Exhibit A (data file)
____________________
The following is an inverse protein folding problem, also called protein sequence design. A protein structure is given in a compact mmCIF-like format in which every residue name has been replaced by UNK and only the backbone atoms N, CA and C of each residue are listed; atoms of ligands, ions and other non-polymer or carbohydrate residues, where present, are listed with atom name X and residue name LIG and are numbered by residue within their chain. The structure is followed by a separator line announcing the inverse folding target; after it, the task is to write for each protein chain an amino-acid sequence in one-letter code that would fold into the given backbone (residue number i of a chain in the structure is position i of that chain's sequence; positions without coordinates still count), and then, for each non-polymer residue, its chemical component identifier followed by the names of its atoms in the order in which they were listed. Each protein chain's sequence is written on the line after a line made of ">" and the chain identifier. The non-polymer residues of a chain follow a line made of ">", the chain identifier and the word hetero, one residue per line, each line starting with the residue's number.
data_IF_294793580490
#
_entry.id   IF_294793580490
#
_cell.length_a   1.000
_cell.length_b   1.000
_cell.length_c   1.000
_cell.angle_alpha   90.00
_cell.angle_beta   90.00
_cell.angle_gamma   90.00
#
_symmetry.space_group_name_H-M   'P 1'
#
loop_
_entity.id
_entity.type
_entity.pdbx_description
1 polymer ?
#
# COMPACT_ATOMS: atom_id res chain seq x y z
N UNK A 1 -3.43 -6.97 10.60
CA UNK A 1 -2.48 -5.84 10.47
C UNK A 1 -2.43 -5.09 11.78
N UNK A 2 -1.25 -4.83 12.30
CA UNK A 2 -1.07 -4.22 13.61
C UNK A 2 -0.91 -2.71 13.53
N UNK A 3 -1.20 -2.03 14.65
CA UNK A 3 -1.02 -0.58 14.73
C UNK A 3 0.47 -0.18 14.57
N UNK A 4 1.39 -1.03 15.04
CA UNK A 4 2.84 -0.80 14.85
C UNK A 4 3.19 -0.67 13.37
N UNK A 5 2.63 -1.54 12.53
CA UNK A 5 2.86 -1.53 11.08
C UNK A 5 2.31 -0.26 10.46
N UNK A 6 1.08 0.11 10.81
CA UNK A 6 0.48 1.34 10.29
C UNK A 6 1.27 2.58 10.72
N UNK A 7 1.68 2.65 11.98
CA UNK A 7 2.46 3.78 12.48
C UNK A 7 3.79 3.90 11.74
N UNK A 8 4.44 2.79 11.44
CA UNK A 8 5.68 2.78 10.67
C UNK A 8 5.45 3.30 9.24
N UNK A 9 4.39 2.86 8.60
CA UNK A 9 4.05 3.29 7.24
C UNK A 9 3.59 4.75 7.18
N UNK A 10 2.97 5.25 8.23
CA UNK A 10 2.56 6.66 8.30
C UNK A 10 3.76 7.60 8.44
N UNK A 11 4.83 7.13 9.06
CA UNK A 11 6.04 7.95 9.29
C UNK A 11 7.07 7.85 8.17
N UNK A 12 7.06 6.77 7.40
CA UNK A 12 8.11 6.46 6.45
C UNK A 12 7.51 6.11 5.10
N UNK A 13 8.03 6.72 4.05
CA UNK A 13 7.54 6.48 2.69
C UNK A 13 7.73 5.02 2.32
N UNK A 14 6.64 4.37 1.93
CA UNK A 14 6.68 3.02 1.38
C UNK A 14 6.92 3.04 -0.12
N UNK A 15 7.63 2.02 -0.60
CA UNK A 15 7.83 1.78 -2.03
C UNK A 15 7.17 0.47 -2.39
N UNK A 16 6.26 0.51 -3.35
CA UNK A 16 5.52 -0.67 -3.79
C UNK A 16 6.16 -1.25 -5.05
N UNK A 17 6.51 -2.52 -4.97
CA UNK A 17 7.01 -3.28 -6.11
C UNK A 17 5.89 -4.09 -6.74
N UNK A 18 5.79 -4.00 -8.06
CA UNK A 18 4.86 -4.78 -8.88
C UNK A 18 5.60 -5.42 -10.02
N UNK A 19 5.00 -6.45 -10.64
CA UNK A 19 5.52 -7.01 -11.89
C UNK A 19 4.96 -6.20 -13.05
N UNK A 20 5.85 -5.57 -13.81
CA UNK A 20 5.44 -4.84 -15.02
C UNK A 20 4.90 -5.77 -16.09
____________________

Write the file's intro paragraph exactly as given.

The following is an inverse protein folding problem, also called protein sequence design. A protein structure is given in a compact mmCIF-like format in which every residue name has been replaced by UNK and only the backbone atoms N, CA and C of each residue are listed; atoms of ligands, ions and other non-polymer or carbohydrate residues, where present, are listed with atom name X and residue name LIG and are numbered by residue within their chain. The structure is followed by a separator line announcing the inverse folding target; after it, the task is to write for each protein chain an amino-acid sequence in one-letter code that would fold into the given backbone (residue number i of a chain in the structure is position i of that chain's sequence; positions without coordinates still count), and then, for each non-polymer residue, its chemical component identifier followed by the names of its atoms in the order in which they were listed. Each protein chain's sequence is written on the line after a line made of ">" and the chain identifier. The non-polymer residues of a chain follow a line made of ">", the chain identifier and the word hetero, one residue per line, each line starting with the residue's number.